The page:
Dictionary of National Biography, 1885-1900/Robert (d.1159)

ROBERT (d. 1159), bishop of St. Andrews, was an Englishman, and first appears as a canon of St. Oswald de Nostellis, near Pontefract. Alexander I of Scotland brought Robert and five other English monks to the monastery of Scone in 1115, so that they might introduce the Augustinian rule, and Robert was made prior. In 1122 he was elected to the see of St. Andrews, to which Eadmer had been preferred after the death of Turgot in 1115, but had not been consecrated. Robert was probably consecrated in 1125 by Thurstan, archbishop of York (Fordun; cf. Dalrymple, Collections, p. 250; Wyntoun), though without making any admission of subjection to that prelate. The deed of consecration is quoted by Sibbald (Independence of the Scots Church, p. 16) and by Lyon (Hist. of St. Andrews, i. 64).

The most important event during the rule of Bishop Robert was the founding of the priory of St. Andrews. Alexander I granted to the church of St. Andrews the district known as cursus apri or the Boar's Chase, which included the parishes of St. Andrews, St. Leonard's, Dunino, Cameron, and Kemback, with the intention of founding a monastery at St. Andrews; but death prevented him from accomplishing his design. The young king, David I, consented to this gift, though the bishop strove to persuade him to leave the lands as an endowment of the bishopric. Finding the king determined to fulfil the paternal desire, Robert consented to the establishment of the priory of St. Andrews, and sent to his own monastery of St. Oswald for a prior. The Culdees had long maintained a settlement at Kilrymont, near St. Andrews, and claimed a voice in the election of bishops; but Robert was intent upon destroying their power, and foresaw that the establishment of the priory would be a potent weapon for this purpose. He expressly excluded the Culdees from the priory, and shortly afterwards he obtained a grant of the important Culdee monastery of St. Serf in Loch Leven, from which he gradually expelled the Culdees. From the first, Robert took active control of the priory, and thus formed a great centre of Romanising influence, which ultimately destroyed the Culdee monasteries, these being (it is supposed) averse to the supremacy of the pope. The priory was built close beside the chapel of St. Regulus, which Robert erected, and recent excavations have disclosed its extent. The tower of St. Rule, with the remains of a diminutive chancel, still exists; and, though an absurd tradition ascribes it to a much earlier period, there is no doubt that it was erected by Bishop Robert about 1140. It was through his influence that the king raised St. Andrews to the dignity of a royal burgh. His name appears frequently in the ‘Register of the Priory of St. Andrews’ as the donor of munificent gifts to the priory.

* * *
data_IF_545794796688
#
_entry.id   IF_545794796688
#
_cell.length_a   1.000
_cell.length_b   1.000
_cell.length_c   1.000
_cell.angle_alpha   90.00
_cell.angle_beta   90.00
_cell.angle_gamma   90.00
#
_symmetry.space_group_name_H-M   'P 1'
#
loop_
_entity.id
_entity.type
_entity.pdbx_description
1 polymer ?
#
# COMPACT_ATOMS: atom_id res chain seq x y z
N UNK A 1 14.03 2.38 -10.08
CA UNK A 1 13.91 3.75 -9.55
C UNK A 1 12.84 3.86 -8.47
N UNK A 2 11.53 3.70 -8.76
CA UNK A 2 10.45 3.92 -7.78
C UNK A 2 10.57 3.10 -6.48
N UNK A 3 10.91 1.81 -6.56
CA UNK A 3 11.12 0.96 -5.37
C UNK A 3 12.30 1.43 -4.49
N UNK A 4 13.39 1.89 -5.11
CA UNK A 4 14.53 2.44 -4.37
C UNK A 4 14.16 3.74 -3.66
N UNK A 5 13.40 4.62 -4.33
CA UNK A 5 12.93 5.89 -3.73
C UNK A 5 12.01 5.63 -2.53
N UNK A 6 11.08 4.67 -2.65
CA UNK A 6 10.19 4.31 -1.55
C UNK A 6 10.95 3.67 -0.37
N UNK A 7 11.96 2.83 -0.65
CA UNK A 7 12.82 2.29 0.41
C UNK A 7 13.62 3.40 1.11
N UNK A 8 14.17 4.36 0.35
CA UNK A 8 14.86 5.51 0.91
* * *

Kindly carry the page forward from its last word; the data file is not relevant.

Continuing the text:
In 1154 Robert had grown infirm through age and illness, and Adrian IV granted him special exemption from duties that would take him beyond the bounds of his diocese. Wyntoun states that his death took place in 1159, and that he was buried within ‘the auld kirk,’ meaning the chapel of St. Rule. No trace of his tomb has been found. He seems to have been a devoted churchman, earnest in his support of Romish supremacy, somewhat severe in his treatment of the Culdees, but strenuous in his efforts to christianise Scotland.

[Keith's Cat. of Bishops, p. 6; Registrum Prioratus Sancti Andree; Fordoun's Scotichronicon; Lyon's Hist. of St. Andrews; Gordon's Scotichronicon, i. 122; Duncan Keith's Hist. of Scotland, ii. 310; Stephen's Hist. of the Scottish Church, i. 268; Millar's Fife, Pictorial and Historical; Wyntoun's Cronykil; Boece's Cronykil; Lang's St. Andrews; Chartularies of Scone, Dunfermline, Holyrood, and Newbottle; and art. Regulus, Saint.]

A. H. M.